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What are his rights?

(3 Posts)
Didi6 Wed 31-Oct-12 21:38:34

Hi all
I'm really concerned for my brother and the situation he has found himself in with his ex. I'm concerned that the pressure he is under is unsustainable.

Bear with me with a little backstory. She wanted to separate 15 months ago. They have two children and she made it impossible for them to live together so he left to rent a small house down the road so that the children wouldn't have to live with the tension while they sorted out selling the house and starting afresh. He adores his children and they adore him. They have shared equity in the house, but he has paid the mortgage and still does. They put the house on the market, but it didn't sell. She took it off the market (without his permission) and set about trying to buy him out (and moved a new boyfriend in).

Now she has decided not to try and buy him out and has instead instructed a solicitor.

He can only afford to rent, pay the mortgage and child maintenance for a short time and has none of his assets - no car, no furniture, not even full set of linen! Now it looks like he will have to borrow off me (and I don't have much) to pay solicitor fees. All he wants is a fair and reasonable split so that he can also build a modest home for himself and for when the children come to stay. He is committed to paying full and reasonable child maintenance of course.

My question is - they are not married, what can she achieve through a solicitor? Can she get an order to stay in the house or can he force sale? If she gets an order to stay in the house I honestly think that will push him over the edge as he will essentially lose EVERYTHING he has worked so hard for for twenty years. He is hemaoragging money and getting further and further into debt meeting his responsibilities with maintenance, mortgage and rent.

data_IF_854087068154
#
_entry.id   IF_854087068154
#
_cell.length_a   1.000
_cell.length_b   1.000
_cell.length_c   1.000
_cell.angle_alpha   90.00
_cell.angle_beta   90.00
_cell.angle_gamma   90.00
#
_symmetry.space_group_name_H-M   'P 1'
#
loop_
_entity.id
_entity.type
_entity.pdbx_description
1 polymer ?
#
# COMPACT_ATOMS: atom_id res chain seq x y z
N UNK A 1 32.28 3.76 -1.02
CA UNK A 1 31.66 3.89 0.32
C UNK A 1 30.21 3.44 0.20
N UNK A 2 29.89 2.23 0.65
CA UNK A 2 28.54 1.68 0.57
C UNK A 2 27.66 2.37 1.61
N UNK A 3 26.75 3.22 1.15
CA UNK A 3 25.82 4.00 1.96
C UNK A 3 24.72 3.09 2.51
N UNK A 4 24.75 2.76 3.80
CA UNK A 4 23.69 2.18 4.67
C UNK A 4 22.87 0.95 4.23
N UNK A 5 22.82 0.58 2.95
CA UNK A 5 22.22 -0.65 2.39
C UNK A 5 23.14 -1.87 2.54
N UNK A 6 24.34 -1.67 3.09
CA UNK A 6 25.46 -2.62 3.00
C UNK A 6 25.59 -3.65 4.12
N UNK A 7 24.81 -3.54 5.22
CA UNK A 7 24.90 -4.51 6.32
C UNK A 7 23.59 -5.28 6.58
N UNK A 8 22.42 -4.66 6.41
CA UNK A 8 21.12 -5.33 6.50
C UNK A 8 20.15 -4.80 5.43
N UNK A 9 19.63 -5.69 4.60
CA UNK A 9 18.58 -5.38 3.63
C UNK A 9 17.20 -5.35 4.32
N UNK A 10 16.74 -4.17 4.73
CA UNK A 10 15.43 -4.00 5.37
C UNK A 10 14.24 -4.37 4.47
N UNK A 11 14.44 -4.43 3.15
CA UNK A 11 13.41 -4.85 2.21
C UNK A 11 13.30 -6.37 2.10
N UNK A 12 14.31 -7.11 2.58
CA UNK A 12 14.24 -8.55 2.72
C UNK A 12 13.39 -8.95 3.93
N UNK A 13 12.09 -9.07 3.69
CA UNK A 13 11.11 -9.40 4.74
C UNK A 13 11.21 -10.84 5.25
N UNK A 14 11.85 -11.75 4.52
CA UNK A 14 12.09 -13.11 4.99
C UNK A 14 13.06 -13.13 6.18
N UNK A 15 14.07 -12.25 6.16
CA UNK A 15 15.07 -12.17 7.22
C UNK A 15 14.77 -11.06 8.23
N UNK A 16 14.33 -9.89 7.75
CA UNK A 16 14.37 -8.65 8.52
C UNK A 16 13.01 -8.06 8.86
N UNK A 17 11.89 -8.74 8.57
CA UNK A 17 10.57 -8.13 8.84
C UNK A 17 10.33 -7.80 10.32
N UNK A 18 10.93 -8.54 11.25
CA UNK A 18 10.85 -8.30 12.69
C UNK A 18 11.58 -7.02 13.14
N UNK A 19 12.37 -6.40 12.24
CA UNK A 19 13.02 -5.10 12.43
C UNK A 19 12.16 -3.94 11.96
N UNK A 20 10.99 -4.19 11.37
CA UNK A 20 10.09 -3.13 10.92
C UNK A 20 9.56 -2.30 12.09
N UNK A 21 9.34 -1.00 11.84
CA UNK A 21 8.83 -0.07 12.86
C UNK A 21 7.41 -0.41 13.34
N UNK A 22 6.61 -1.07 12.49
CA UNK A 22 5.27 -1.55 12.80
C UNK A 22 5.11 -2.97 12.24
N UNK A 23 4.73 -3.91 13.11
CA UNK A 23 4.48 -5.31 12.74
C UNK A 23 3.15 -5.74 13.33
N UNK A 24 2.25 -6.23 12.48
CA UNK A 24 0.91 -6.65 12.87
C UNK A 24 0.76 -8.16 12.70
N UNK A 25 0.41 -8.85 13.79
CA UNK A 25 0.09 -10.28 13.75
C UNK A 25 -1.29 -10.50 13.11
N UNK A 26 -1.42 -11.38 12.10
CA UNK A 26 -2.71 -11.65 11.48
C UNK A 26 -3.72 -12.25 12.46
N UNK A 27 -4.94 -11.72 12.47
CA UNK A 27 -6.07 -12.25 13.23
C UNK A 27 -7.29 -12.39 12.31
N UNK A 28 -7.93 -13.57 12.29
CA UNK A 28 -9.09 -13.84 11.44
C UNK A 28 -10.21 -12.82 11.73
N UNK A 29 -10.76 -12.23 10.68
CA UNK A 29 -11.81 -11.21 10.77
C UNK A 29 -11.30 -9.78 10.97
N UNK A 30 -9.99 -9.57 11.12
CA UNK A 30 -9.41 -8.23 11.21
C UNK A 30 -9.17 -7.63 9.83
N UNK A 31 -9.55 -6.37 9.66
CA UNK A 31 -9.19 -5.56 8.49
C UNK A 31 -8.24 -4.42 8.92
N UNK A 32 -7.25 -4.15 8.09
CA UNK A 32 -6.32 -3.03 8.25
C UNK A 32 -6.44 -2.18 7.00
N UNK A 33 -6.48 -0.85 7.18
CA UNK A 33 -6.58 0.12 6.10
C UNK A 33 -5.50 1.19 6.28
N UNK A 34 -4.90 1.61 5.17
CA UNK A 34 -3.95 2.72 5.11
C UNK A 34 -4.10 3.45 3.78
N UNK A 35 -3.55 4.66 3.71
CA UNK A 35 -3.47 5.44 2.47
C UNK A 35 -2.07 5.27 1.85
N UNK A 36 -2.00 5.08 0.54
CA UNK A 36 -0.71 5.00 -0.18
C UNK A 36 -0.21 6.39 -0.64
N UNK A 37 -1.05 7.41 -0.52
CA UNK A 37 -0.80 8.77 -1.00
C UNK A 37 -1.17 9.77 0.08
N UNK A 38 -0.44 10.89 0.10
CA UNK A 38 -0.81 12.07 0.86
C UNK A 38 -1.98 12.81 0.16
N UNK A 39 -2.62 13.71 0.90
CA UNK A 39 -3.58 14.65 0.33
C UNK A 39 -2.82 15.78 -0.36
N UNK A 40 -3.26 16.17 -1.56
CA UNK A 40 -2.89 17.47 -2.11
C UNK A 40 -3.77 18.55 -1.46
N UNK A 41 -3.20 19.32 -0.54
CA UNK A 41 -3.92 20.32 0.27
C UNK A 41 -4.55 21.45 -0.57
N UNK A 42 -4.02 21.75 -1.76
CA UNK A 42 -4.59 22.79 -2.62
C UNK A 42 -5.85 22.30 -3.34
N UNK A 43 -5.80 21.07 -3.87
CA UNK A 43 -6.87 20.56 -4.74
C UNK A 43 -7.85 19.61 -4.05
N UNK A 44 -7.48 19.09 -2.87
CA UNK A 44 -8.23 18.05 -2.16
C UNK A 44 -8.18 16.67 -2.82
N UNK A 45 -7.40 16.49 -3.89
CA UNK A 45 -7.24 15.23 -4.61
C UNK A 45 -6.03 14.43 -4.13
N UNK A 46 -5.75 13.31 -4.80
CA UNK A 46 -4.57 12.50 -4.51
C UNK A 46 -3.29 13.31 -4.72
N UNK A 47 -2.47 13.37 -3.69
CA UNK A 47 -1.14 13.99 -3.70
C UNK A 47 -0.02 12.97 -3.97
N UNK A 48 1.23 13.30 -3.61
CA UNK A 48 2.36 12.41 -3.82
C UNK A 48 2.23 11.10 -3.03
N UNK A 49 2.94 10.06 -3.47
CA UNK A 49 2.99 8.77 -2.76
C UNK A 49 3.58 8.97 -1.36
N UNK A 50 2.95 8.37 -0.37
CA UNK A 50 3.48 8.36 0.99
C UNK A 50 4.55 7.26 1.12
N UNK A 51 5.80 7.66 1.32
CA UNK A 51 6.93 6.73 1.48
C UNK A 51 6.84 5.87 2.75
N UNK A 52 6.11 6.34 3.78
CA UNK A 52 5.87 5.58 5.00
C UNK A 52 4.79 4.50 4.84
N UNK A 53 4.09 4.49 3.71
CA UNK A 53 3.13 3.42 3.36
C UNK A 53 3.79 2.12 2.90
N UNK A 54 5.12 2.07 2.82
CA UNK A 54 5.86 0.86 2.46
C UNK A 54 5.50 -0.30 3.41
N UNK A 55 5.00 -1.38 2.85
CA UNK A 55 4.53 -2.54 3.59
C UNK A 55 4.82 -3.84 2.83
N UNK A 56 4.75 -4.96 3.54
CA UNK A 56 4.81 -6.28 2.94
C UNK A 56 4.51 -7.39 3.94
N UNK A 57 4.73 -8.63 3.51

He is such a kind good person, and I don't know how to help him. She'll drop the kids in the big car and leave him them stuck out in the country whilst she pootles around with the boyf.

She sends him horrid texts and e-mails and lives in the nice big house with her boyfriend. The problem we have is she is so volatile that everyone is scared to confront her in case she kicks off, and this will upset the children.

Any thoughts on this welcome.

OldLadyKnowsNothing Wed 31-Oct-12 22:58:25

I am not a lawyer.

You say they have shared equity, what does that mean? Did she pay an equal deposit, has she paid half the mortgage (seems not) and is her name on the title deeds/mortgage? All of these things will make a difference.

In the meantime, encourage your dbro not to panic. He needs to speak to Citizen's Advice to start getting an idea of what his rights are, and then just wait and see what the ex has to say via her solicitor.

And bear in mind that a letter from a solicitor has no more power than a letter from Santa Claus. They make your heart pound and you break into a cold sweat (or maybe that's just me) but ultimately, they don't mean anything.

olgaga Wed 31-Oct-12 23:59:15

everyone is scared to confront her in case she kicks off, and this will upset the children.

It would be completely counter-productive for any of you to confront her as it really isn't your role. There are other ways to support your brother. It does seem unfair that he has had to start again but taking anything from the house she lives in would basically be taking things from his children's home.

If the house didn't sell, then it wasn't for sale at a realistic asking price. You need to bear in mind that turfing her out of the home will also make the children homeless.

Your brother needs to get legal advice, even if he has to borrow money to do so.

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